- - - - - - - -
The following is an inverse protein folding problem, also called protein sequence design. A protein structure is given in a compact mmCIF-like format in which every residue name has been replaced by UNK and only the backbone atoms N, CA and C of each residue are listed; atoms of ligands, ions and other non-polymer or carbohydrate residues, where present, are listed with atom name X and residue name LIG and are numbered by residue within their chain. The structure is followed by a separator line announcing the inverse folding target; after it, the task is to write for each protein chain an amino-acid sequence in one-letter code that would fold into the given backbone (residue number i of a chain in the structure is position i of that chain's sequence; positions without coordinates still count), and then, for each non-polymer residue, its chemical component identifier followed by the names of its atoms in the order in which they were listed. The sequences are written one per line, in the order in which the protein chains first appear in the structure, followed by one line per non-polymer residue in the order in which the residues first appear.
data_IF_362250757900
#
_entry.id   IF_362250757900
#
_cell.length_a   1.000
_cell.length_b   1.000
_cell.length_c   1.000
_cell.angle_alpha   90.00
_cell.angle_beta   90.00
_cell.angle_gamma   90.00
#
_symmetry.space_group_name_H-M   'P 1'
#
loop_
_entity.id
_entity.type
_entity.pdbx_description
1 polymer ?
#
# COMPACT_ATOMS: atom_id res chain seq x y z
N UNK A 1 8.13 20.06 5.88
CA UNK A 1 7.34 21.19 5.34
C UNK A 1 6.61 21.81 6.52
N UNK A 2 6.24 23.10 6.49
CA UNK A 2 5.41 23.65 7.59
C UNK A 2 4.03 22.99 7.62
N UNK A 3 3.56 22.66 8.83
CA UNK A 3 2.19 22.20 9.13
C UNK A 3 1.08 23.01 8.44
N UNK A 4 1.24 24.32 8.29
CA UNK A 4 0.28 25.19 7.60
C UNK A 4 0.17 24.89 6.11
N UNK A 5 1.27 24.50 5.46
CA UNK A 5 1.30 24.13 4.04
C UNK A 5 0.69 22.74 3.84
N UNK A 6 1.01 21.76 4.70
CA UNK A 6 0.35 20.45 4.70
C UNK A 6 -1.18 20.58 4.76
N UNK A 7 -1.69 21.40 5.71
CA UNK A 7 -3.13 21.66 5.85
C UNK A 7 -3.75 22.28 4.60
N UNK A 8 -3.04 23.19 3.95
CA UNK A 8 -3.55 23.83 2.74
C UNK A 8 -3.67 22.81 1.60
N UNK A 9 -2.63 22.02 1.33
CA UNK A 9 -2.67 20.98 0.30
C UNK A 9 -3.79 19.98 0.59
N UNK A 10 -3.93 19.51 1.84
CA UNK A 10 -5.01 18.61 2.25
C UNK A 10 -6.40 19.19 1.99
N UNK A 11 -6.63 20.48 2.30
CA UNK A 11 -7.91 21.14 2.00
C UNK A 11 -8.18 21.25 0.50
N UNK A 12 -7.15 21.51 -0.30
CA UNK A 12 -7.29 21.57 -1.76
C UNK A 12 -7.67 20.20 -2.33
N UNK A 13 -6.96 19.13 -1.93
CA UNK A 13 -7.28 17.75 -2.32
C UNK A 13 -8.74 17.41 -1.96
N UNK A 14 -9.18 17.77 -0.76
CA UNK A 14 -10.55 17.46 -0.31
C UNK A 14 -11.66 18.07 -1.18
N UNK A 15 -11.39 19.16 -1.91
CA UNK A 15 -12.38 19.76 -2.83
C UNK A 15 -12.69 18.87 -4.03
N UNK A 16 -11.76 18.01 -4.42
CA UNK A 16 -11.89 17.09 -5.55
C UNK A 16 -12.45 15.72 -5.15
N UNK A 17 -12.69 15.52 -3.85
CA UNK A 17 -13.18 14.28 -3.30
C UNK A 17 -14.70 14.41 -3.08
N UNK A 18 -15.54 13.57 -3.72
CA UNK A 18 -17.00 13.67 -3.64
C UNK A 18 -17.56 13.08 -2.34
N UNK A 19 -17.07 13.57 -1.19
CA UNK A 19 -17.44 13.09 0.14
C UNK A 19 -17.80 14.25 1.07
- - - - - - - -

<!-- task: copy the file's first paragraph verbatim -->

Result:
The following is an inverse protein folding problem, also called protein sequence design. A protein structure is given in a compact mmCIF-like format in which every residue name has been replaced by UNK and only the backbone atoms N, CA and C of each residue are listed; atoms of ligands, ions and other non-polymer or carbohydrate residues, where present, are listed with atom name X and residue name LIG and are numbered by residue within their chain. The structure is followed by a separator line announcing the inverse folding target; after it, the task is to write for each protein chain an amino-acid sequence in one-letter code that would fold into the given backbone (residue number i of a chain in the structure is position i of that chain's sequence; positions without coordinates still count), and then, for each non-polymer residue, its chemical component identifier followed by the names of its atoms in the order in which they were listed. The sequences are written one per line, in the order in which the protein chains first appear in the structure, followed by one line per non-polymer residue in the order in which the residues first appear.